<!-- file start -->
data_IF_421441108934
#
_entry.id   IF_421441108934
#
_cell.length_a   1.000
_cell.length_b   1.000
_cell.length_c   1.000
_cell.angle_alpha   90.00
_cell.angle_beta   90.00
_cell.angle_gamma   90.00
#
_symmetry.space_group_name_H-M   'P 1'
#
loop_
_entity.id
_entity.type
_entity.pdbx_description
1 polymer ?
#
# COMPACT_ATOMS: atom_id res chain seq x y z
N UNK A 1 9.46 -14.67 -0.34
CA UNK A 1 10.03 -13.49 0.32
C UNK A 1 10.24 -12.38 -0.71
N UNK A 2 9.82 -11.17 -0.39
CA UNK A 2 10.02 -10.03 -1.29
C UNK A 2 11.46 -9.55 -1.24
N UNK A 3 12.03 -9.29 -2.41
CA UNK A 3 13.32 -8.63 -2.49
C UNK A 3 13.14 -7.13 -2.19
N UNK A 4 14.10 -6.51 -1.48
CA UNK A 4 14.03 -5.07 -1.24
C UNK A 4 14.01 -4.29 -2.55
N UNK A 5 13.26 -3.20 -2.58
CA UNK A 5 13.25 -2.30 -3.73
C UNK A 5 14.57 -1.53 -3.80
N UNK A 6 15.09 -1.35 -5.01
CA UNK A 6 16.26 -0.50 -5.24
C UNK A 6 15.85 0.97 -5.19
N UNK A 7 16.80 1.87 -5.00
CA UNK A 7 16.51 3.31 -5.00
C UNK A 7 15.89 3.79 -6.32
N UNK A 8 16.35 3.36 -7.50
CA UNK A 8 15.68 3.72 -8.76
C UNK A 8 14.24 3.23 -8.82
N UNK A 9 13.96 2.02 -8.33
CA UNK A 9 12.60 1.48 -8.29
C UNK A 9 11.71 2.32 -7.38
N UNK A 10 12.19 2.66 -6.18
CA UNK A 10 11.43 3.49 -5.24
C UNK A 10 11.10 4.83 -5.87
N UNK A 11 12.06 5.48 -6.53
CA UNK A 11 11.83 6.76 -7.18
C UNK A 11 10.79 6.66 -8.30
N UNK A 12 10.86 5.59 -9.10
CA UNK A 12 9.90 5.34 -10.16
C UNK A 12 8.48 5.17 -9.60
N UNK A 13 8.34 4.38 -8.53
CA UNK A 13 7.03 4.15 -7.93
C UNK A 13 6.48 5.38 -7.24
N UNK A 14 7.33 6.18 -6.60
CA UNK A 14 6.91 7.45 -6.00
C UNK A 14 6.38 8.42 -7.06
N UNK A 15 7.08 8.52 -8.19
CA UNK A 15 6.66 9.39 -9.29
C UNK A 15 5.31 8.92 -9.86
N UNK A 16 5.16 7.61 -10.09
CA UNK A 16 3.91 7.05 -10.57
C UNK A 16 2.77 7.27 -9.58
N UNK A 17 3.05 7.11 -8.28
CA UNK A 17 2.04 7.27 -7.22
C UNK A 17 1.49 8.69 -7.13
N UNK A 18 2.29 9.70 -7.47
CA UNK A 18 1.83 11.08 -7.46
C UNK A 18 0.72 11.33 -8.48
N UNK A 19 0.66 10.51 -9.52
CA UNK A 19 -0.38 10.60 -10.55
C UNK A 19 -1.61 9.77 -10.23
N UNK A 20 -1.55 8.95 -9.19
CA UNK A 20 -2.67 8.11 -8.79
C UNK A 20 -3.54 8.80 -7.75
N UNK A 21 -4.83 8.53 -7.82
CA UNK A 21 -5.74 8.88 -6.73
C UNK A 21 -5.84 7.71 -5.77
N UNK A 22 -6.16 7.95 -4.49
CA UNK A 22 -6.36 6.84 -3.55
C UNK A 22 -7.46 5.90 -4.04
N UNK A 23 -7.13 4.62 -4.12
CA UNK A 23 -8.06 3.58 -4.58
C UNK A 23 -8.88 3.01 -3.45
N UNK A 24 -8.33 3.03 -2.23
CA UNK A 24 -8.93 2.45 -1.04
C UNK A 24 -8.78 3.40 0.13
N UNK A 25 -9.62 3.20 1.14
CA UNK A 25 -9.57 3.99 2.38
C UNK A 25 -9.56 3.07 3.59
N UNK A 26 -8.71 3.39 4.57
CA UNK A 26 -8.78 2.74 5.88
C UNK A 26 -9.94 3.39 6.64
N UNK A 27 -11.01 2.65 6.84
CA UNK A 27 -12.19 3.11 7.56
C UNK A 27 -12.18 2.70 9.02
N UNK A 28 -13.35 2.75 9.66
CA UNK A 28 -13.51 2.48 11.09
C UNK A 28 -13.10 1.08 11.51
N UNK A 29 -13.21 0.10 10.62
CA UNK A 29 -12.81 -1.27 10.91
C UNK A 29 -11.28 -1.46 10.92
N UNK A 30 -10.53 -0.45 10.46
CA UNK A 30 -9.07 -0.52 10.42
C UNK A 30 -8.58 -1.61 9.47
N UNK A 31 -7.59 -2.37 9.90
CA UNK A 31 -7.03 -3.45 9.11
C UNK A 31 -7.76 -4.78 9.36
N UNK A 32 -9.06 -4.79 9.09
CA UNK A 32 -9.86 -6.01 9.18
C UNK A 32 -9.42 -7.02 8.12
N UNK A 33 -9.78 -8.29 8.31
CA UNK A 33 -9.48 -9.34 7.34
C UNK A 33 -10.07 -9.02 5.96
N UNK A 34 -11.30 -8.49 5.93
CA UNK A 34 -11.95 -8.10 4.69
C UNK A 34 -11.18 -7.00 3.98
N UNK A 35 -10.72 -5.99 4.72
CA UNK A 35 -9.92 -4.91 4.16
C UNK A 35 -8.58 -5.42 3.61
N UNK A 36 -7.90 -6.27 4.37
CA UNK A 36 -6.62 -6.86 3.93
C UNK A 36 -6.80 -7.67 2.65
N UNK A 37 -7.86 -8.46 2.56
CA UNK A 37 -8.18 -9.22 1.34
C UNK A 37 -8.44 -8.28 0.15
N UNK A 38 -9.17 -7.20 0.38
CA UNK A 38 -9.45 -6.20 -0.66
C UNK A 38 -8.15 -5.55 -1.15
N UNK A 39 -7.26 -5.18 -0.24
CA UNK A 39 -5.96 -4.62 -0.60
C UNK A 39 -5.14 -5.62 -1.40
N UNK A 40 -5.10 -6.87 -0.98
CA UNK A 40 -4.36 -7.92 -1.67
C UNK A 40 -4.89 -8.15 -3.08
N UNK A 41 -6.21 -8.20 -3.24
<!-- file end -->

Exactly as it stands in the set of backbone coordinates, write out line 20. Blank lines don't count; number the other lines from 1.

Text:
# COMPACT_ATOMS: atom_id res chain seq x y z